numbers = [1, 2, 3]
reversed_numbers = reversed(numbers)
for num in reversed_numbers:
# Prints:
# 3
# 2
# 1

# Meanwhile, the original list has not been modified:
print(numbers) # Prints [1, 2, 3]
# The reversed() function returns an iterator by default. Use list() to
# convert the iterator to a list.
numbers = [1, 2, 3]
reversed_numbers = reversed(numbers)
reversed_list = list(reversed_numbers)
print(reversed_list) # Prints [3, 2, 1]
# reversed() can reverse any iterable, not just lists
word = "orderly"
reversed_word = reversed(word)
reversed_list = list(reversed_word)
print(reversed_list) # Prints ['y', 'l', 'r', 'e', 'd', 'r', 'o']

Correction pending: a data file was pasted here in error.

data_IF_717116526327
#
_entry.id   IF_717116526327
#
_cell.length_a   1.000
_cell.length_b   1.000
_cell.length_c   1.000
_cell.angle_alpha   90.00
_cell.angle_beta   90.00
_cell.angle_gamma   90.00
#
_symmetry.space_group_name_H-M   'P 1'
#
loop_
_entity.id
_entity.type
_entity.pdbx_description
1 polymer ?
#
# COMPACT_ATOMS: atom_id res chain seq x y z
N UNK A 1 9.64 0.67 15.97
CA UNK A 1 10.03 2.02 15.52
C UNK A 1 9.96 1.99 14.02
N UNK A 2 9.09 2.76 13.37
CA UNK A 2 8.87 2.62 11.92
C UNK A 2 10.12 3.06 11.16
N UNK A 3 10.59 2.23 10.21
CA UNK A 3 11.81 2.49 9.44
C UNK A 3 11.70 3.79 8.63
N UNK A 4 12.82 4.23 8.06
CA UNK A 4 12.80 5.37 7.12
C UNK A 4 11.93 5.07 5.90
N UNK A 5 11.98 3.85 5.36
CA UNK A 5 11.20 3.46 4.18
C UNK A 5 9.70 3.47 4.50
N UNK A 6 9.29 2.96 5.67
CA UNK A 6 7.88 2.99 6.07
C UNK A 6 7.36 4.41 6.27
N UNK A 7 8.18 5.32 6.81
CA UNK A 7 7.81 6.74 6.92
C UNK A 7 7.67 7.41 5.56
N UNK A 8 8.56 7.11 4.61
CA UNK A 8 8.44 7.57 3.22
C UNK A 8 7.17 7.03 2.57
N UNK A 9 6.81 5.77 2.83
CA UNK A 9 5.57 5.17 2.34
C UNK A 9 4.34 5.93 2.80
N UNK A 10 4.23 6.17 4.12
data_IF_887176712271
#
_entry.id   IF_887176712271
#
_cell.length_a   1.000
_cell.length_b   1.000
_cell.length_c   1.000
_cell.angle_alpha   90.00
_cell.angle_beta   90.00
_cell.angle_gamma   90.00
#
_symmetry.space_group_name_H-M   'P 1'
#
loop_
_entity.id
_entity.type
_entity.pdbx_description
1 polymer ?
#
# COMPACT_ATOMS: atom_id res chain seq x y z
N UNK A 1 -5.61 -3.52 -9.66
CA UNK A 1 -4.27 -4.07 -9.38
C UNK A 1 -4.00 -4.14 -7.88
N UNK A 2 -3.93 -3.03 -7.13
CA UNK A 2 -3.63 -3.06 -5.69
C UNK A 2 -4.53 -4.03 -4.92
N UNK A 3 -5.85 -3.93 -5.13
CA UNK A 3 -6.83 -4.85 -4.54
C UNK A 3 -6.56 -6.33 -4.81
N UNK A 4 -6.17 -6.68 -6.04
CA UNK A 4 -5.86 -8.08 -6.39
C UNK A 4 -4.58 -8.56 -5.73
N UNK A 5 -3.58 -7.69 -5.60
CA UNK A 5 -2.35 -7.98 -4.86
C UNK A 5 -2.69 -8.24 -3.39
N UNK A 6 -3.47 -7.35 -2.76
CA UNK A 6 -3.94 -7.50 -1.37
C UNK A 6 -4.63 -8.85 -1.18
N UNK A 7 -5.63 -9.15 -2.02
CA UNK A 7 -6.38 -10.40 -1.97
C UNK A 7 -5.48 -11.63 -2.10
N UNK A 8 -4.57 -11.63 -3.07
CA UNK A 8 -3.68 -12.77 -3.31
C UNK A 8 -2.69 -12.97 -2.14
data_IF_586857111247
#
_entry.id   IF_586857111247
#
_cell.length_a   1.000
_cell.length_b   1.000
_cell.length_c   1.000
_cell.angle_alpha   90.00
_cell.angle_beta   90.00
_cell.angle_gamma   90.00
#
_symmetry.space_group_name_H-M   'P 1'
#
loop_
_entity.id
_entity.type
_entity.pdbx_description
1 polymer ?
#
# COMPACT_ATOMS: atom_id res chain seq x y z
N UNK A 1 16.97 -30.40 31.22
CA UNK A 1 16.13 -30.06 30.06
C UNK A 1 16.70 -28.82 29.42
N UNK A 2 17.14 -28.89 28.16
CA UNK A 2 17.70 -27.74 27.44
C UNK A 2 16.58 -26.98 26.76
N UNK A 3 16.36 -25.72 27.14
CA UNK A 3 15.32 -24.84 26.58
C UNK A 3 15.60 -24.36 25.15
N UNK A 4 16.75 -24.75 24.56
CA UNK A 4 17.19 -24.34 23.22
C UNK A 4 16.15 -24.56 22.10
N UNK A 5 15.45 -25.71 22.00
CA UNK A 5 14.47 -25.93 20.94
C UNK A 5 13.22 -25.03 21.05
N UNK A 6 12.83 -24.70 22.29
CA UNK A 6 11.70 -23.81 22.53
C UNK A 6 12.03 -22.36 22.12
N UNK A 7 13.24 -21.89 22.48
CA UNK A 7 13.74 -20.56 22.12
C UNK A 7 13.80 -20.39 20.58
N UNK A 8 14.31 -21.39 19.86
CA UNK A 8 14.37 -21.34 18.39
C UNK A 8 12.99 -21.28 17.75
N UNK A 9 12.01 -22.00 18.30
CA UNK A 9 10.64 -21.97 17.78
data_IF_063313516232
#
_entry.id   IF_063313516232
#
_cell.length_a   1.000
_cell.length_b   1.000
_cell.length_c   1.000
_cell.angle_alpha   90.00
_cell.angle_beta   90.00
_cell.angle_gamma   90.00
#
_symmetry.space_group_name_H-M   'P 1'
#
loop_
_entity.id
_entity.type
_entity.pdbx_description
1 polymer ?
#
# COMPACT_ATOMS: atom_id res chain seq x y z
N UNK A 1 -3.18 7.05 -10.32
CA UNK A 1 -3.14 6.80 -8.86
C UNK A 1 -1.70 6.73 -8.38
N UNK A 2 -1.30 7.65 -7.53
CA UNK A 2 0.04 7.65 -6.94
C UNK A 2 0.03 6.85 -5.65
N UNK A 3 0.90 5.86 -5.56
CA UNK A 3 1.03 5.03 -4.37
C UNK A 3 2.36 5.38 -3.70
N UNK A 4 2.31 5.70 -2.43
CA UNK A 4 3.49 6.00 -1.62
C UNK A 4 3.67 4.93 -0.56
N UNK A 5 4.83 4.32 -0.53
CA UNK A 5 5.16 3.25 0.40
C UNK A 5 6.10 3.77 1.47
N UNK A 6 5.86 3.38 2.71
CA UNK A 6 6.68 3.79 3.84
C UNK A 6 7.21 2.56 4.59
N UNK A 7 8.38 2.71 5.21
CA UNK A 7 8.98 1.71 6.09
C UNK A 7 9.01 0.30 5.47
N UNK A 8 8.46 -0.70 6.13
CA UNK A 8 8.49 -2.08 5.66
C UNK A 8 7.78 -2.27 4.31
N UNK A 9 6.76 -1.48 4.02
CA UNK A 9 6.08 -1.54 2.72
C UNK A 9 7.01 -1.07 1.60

Description Return an iterator that will produce the elements of the given list (or other iterable) reverse order. This function differs from the list object's reverse() method in that it does not modify the list in-place. It can also take as a parameter any iterable (e.g., a string, dictionary, or tuple), not just a list (as shown in the string example above).

Because reversed() returns an iterator, you normally need to iterate over its result in a for loop (as shown in the first example above). You can use the list() function to get the entire reversed iterable in one go.
xThe iterable (list, string, dictionary, etc.) to reverse
Related .reverse()
Updated on Tue Jul 11 06:52:24 2017.
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